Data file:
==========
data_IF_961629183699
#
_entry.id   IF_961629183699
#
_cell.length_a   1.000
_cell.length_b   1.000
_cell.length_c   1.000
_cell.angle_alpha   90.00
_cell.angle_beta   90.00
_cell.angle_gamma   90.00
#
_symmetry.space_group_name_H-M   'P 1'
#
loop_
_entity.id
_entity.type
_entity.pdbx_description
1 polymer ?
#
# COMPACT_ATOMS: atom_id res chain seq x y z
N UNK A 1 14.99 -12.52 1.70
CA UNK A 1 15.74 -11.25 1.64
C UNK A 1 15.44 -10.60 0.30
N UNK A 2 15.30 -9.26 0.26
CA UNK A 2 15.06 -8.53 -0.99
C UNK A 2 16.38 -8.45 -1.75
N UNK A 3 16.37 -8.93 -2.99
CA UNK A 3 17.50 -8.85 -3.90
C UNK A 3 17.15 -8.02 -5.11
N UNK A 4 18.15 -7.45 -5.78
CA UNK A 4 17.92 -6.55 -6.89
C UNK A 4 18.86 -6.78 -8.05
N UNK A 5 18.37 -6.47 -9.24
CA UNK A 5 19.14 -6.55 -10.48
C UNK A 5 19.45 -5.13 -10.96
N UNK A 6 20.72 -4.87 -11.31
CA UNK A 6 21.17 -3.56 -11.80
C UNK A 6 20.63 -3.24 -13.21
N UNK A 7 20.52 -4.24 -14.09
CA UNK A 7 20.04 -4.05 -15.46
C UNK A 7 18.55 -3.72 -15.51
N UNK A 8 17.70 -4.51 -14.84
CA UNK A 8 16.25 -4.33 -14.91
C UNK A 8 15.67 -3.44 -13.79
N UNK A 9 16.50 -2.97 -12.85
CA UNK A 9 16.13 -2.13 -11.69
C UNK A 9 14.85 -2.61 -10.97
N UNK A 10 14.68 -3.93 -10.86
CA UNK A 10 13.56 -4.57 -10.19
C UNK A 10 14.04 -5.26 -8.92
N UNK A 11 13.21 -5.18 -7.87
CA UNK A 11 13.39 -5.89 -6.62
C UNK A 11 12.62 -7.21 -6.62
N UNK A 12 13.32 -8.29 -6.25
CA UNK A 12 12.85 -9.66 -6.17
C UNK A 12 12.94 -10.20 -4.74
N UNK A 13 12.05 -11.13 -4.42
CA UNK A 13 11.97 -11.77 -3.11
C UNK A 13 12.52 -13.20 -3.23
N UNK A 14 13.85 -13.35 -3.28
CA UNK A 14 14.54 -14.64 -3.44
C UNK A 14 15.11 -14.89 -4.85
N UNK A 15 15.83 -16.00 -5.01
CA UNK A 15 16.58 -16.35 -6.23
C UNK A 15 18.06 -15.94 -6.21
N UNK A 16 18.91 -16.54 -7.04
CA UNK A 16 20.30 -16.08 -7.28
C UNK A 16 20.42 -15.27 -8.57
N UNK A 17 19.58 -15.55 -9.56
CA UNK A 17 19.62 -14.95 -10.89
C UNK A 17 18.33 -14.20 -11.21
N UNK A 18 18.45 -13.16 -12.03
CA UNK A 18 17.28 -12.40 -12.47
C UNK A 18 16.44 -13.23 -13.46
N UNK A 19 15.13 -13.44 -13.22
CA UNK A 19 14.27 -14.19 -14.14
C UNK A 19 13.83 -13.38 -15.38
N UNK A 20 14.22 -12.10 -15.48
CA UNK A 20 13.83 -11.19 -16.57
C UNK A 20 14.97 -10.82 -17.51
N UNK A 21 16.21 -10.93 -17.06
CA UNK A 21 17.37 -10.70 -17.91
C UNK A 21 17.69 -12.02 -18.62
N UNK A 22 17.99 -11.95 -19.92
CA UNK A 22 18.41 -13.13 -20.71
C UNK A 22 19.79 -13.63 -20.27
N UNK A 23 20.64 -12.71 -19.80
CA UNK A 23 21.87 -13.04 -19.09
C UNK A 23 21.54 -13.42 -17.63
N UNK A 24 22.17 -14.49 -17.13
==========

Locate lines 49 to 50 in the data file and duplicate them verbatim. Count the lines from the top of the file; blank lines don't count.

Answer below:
CA UNK A 10 13.56 -4.57 -10.19
C UNK A 10 14.04 -5.26 -8.92